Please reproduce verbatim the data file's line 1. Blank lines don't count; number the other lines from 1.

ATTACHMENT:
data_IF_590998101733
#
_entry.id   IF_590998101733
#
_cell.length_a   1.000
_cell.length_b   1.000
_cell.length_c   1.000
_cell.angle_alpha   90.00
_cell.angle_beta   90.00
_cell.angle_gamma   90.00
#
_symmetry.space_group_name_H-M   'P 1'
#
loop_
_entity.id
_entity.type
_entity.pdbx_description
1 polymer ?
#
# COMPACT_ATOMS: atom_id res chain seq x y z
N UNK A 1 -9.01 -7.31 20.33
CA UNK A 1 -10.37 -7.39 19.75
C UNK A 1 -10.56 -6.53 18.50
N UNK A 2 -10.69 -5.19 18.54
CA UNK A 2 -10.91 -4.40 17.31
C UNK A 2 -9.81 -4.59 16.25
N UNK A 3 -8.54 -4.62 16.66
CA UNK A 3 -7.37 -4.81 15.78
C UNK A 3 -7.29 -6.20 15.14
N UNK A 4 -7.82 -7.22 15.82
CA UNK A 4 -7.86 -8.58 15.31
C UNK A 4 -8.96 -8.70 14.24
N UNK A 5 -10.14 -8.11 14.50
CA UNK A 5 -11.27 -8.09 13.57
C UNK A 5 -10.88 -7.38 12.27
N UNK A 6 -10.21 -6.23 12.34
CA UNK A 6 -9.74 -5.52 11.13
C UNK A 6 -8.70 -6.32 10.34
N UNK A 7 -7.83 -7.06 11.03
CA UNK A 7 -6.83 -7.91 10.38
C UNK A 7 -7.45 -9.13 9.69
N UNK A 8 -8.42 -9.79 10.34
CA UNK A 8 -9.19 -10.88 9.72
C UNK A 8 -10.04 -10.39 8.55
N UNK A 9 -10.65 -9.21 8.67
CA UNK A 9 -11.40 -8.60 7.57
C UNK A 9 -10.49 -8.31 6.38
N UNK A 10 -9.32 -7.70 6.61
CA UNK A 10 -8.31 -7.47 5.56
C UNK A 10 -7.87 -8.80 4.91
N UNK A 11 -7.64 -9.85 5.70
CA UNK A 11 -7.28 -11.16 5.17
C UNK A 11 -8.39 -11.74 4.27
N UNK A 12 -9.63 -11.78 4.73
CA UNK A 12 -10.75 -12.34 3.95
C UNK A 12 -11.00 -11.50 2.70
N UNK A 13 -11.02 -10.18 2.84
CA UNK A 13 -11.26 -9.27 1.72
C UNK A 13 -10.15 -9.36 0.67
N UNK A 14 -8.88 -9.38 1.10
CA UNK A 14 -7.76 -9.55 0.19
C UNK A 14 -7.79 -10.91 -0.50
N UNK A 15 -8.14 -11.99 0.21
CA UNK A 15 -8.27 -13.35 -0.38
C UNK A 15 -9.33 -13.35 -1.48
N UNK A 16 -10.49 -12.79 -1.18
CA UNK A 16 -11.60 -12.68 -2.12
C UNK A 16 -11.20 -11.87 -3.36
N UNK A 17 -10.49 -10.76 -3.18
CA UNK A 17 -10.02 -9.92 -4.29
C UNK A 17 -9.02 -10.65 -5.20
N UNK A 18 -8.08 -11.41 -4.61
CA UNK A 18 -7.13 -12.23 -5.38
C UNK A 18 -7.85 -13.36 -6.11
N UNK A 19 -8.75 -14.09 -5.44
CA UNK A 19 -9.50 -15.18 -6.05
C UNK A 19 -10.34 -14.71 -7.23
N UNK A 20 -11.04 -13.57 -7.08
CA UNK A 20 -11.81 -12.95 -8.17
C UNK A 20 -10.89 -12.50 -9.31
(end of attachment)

data_IF_590998101733